The next information revolution asks, What is the MEANING of information, and what is its PURPOSE? And this is leading rapidly to redefining the tasks to be done with the help of information, and with it, to redefining the institutions that do these tasks

The role of Data Governance in a Connected Work World

Understanding the meaning and purpose of data is, therefore, an essential aspect of every executive’s role in the modern information revolution. After all, with the incredible tools at our disposal through cloud computing and other technologies it is very easy for any executive at any level in an organisation to develop data gathering and data processing capabilities that even a decade ago would have required a good degree of coding experience.

Of course, Drucker predicted this back in 1966 in his book The Knowledge Worker.

Every knowledge worker in modern organization is an “executive” if, by virtue of his position or knowledge, he is responsible for a contribution that materially affects the capacity of the organization to perform and to obtain results.

This means that, today, staff working with data and even the basic tools for data management like email, document editing tools like Microsoft Word, spreadsheets, or simple database software, can have an impact on the capacity of an organisation to perform and to obtain results. We are all knowledge workers to a greater or lesser extent. And the knowledge we have of the meaning and purpose of data is critical to our ability to properly execute our “Data Executive” functions. The democratisation of data in the organisation means that we are now having to deal with the policy and strategy questions that Drucker called out  70 years ago.

This is made even more challenging in a Connected Work World. The Pandemic Pendulum will never swing back to where it was in respect of the performance of knowledge work. We will continue to have a hybrid work model across a vast swathe of sectors. The disruption that Drucker foresaw from the information revolution has happened and no industry will be unaffected.

But this means that the fundamental building blocks for data, the unglamorous small things, need to be given even more attention by organisations to ensure we don’t drown in data. If we do not do these things, it will be difficult to sustain Connected Working and develop resilience against external threats to our data (e.g. ransomware attacks), ensure compliance with legislation and regulatory requirements, or simply keep a lid on the growing cost of non-quality data and redundant records.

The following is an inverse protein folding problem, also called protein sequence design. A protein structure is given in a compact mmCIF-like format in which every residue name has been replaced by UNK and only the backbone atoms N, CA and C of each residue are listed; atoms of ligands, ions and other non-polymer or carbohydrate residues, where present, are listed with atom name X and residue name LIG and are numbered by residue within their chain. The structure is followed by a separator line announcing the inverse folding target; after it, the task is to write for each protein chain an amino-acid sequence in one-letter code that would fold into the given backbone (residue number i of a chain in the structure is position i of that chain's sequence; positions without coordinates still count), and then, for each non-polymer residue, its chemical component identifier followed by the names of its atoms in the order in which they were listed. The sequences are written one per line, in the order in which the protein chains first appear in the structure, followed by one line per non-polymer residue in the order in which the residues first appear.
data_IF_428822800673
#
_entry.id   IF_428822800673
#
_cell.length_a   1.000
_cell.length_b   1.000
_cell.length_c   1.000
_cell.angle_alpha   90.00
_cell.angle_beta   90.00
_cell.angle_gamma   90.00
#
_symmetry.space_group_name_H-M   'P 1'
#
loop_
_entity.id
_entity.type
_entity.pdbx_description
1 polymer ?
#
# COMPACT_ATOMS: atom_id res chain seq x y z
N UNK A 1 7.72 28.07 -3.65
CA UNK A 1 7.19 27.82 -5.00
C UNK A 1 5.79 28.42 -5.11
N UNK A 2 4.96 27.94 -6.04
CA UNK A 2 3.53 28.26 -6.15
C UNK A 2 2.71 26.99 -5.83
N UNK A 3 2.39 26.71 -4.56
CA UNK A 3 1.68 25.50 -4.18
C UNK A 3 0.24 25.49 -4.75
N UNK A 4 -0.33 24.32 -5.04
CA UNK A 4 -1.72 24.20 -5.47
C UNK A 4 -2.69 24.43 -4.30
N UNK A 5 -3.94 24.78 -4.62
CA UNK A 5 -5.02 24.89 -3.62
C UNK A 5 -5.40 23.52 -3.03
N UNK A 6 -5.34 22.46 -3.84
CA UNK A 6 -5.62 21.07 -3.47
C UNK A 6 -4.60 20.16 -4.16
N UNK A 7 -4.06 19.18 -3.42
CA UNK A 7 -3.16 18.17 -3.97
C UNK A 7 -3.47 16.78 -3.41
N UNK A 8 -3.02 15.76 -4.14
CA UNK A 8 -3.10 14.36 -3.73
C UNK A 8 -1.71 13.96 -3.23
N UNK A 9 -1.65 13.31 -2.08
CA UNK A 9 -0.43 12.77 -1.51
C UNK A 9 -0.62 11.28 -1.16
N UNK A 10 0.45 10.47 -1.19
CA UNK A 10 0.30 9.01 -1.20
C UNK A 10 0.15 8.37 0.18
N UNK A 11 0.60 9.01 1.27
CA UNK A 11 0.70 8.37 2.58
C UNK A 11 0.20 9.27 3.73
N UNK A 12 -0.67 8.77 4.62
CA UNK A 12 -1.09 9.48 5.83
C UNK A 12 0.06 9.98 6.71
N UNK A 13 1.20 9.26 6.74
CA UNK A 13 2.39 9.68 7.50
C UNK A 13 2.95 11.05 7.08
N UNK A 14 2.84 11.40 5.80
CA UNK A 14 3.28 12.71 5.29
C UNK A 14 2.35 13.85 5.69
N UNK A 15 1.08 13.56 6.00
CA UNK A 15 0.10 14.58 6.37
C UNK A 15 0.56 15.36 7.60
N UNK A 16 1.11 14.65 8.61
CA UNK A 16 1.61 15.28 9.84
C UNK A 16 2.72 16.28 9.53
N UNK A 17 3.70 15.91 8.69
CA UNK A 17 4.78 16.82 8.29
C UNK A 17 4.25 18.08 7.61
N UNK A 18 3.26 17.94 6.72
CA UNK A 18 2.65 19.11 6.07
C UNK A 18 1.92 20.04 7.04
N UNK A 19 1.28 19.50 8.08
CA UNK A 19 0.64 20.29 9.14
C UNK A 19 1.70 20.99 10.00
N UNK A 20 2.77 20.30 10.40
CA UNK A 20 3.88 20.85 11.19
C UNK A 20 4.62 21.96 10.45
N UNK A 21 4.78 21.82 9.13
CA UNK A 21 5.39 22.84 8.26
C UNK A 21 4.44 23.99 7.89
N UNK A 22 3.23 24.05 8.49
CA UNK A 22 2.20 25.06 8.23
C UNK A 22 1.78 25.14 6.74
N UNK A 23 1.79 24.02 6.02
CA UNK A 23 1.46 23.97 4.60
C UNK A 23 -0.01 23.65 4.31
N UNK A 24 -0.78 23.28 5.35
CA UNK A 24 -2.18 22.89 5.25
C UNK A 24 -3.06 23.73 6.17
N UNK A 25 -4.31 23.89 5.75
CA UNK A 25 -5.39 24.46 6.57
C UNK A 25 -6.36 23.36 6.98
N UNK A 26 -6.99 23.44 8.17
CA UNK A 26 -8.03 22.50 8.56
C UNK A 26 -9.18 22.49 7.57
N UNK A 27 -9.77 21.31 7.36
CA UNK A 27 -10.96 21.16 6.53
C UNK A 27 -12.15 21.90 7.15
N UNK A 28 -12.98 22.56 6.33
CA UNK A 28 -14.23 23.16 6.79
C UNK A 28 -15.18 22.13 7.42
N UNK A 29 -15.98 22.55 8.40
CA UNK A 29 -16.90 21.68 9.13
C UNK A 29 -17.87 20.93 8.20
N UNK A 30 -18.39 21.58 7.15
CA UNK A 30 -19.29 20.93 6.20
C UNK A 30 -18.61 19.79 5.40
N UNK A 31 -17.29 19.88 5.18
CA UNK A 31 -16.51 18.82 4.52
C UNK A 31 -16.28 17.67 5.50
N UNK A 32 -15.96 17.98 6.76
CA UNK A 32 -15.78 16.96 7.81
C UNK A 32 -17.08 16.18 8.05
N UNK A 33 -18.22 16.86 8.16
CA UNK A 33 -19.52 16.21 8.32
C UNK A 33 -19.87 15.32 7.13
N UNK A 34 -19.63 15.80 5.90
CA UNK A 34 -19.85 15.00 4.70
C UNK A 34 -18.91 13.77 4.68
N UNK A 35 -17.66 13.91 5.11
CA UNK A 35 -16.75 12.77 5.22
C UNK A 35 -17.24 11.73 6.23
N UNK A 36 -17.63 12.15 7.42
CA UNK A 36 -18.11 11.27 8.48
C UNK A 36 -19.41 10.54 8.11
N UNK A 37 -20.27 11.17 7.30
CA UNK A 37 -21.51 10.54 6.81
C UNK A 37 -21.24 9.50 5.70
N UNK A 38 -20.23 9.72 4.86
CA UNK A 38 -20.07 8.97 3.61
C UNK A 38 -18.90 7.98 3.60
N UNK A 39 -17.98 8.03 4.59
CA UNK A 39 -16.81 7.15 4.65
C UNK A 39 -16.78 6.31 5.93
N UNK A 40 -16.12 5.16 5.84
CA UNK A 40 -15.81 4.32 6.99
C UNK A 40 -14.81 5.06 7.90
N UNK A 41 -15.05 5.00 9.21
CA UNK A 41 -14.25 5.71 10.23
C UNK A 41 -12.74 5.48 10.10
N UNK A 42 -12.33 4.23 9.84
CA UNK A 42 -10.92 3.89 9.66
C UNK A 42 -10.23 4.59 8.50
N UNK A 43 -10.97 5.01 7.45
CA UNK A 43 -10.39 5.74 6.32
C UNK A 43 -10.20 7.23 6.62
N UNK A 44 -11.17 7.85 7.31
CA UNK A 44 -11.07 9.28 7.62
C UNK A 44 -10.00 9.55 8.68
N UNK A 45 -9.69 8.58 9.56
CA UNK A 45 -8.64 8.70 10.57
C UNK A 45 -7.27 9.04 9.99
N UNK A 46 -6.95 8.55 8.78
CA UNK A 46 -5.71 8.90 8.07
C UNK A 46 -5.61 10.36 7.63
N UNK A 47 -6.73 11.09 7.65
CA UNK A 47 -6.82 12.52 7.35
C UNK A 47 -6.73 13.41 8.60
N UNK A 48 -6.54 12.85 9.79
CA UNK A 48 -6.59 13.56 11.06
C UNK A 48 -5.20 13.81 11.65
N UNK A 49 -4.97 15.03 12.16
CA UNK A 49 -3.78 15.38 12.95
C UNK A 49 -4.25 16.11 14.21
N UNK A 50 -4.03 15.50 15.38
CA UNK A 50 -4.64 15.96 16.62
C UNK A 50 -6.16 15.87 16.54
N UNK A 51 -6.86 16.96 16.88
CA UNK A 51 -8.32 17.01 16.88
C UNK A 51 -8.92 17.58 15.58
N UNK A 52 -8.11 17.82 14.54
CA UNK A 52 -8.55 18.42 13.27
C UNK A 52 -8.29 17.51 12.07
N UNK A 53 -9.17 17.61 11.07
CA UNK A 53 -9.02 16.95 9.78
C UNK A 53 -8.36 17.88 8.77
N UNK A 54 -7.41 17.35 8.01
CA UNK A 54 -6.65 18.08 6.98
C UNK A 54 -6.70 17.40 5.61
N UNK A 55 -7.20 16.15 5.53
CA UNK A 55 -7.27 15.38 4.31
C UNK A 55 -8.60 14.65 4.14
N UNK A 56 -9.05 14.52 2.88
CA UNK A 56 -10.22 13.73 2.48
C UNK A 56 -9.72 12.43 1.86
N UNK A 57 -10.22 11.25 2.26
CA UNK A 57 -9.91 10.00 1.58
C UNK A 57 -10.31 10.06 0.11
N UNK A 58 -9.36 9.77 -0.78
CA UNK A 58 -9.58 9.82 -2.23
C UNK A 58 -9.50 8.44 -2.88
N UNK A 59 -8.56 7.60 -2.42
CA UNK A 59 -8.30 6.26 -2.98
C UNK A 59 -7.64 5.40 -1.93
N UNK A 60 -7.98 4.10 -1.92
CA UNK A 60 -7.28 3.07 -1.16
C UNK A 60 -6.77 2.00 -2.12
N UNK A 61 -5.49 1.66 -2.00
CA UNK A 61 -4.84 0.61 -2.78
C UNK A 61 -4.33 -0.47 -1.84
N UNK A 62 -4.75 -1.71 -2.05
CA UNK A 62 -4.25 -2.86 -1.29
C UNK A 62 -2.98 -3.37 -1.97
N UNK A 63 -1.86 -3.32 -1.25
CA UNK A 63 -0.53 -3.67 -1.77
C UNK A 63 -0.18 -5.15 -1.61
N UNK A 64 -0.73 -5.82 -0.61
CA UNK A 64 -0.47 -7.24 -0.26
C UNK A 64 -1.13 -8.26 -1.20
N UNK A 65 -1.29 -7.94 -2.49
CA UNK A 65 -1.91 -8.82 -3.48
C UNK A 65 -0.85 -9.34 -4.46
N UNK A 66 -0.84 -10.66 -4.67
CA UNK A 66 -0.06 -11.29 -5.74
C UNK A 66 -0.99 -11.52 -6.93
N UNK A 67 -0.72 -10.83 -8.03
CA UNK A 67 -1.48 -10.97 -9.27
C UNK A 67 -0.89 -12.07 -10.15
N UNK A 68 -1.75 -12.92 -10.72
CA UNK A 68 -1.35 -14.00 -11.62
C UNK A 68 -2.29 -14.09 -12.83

The Unglamorous Things

  1. Data Definition – organisations need to consciously define the meaning and purpose of data. What are the concepts that need to be managed to deliver on the business objectives of the organisation and create value. this includes the fundamentals of metadata definition for both structured and unstructured data. (We’re working on this with a number of clients at the moment).
  2. Data Literacymore than just teaching people how to use the latest toys, we need to develop a deeper understanding of data in knowledge workers of all levels. This is not a one-size-fits all proposition and will need to be planned for. (We’re working with a few clients on data literacy strategies and developing models for data literacy).
  3. Data Strategy – all too often the strategy of organisations is that of the Underpants Gnomes in South Park. First we get the technology. Then something. Then PROFIT!! It’s not glamorous, but digging into what data capabilities you need to have and develop to support your business goals to create value. We need to understand what the “something” is that the Underpants Gnomes never quite figured out. (We’ve worked with a number of clients recently on Data Strategy work focussed on business value delivery).
  4. Data Quality – how good is your data? What is the hidden cost of non-quality in your data? Is the data fit for purpose? Most organisations burn between 10% and 35% of turnover on poor data quality. Fixing some basic things can have a significant impact, but it requires that knowledge workers are aware of the meaning and purpose of data. (This is one area where we often start with clients, but tackling it can trigger a focus on other areas of opportunity for improvement).
  5. Records Management – it’s definitely not glamorous, but simple things like file naming conventions, file plans, data retention schedules and other non-sexy things are the bedrock of good data management and enable better results from technology investment. Moving manure from one bucket to another doesn’t magically turn it into gold. The same is true for records and data.

Conclusion

To paraphrase Tom Peters: The simple is hard and the hard is simple. It sounds simple for Drucker to discuss the meaning and purpose of data as a key source of competitive advantage and value creation. But achieving that can be hard. However, many of the things that appear hard are, ultimately, simple if we remember that the knowledge worker is a person and Drucker’s data legacy is the empowerment of knowledge workers to contribute in a positive way to their organisations and to society.

Daragh O Brien

Daragh O Brien

Daragh is the founder and Managing Director of Castlebridge. He brings over twenty years of experience in data strategy and regulatory operations to the table for clients. He lectures in the School of Law in UCD and in the Law Society of Ireland on Data Protection and Data Governance. He is a Fellow of the Irish Computer Society and holds CIPP/E and CIPM certifications from the IAPP and other data management qualifications.